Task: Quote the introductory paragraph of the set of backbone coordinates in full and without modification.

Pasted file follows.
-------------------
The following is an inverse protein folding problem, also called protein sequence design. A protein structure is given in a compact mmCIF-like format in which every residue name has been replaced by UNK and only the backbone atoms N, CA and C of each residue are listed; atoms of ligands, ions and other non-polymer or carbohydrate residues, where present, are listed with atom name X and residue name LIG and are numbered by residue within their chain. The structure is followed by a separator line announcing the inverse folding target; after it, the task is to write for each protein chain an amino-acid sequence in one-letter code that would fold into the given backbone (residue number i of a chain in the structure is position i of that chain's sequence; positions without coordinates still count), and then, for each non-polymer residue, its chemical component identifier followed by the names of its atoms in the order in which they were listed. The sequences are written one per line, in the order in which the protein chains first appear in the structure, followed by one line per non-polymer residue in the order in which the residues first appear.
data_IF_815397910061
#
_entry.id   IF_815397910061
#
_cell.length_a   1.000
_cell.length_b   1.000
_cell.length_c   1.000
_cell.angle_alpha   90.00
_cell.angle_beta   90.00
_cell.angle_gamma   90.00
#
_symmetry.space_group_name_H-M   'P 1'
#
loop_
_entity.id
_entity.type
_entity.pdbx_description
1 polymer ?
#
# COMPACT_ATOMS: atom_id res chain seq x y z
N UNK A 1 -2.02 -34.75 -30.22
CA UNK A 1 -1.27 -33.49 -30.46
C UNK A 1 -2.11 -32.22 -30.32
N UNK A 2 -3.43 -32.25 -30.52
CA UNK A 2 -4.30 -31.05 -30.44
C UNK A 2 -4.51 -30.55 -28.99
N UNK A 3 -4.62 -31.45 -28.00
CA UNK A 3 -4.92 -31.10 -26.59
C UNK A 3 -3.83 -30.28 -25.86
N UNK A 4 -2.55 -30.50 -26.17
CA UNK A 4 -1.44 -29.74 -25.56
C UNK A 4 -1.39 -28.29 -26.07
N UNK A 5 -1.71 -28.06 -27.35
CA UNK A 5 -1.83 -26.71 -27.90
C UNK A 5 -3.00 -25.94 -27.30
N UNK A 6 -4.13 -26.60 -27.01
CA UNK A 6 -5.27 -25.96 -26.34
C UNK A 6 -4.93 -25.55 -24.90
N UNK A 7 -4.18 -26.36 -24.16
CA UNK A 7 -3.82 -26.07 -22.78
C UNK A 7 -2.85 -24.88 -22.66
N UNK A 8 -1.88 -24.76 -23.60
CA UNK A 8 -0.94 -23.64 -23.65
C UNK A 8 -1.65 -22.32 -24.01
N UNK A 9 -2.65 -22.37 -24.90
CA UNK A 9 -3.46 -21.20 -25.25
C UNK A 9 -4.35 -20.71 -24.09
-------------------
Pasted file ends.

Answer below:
The following is an inverse protein folding problem, also called protein sequence design. A protein structure is given in a compact mmCIF-like format in which every residue name has been replaced by UNK and only the backbone atoms N, CA and C of each residue are listed; atoms of ligands, ions and other non-polymer or carbohydrate residues, where present, are listed with atom name X and residue name LIG and are numbered by residue within their chain. The structure is followed by a separator line announcing the inverse folding target; after it, the task is to write for each protein chain an amino-acid sequence in one-letter code that would fold into the given backbone (residue number i of a chain in the structure is position i of that chain's sequence; positions without coordinates still count), and then, for each non-polymer residue, its chemical component identifier followed by the names of its atoms in the order in which they were listed. The sequences are written one per line, in the order in which the protein chains first appear in the structure, followed by one line per non-polymer residue in the order in which the residues first appear.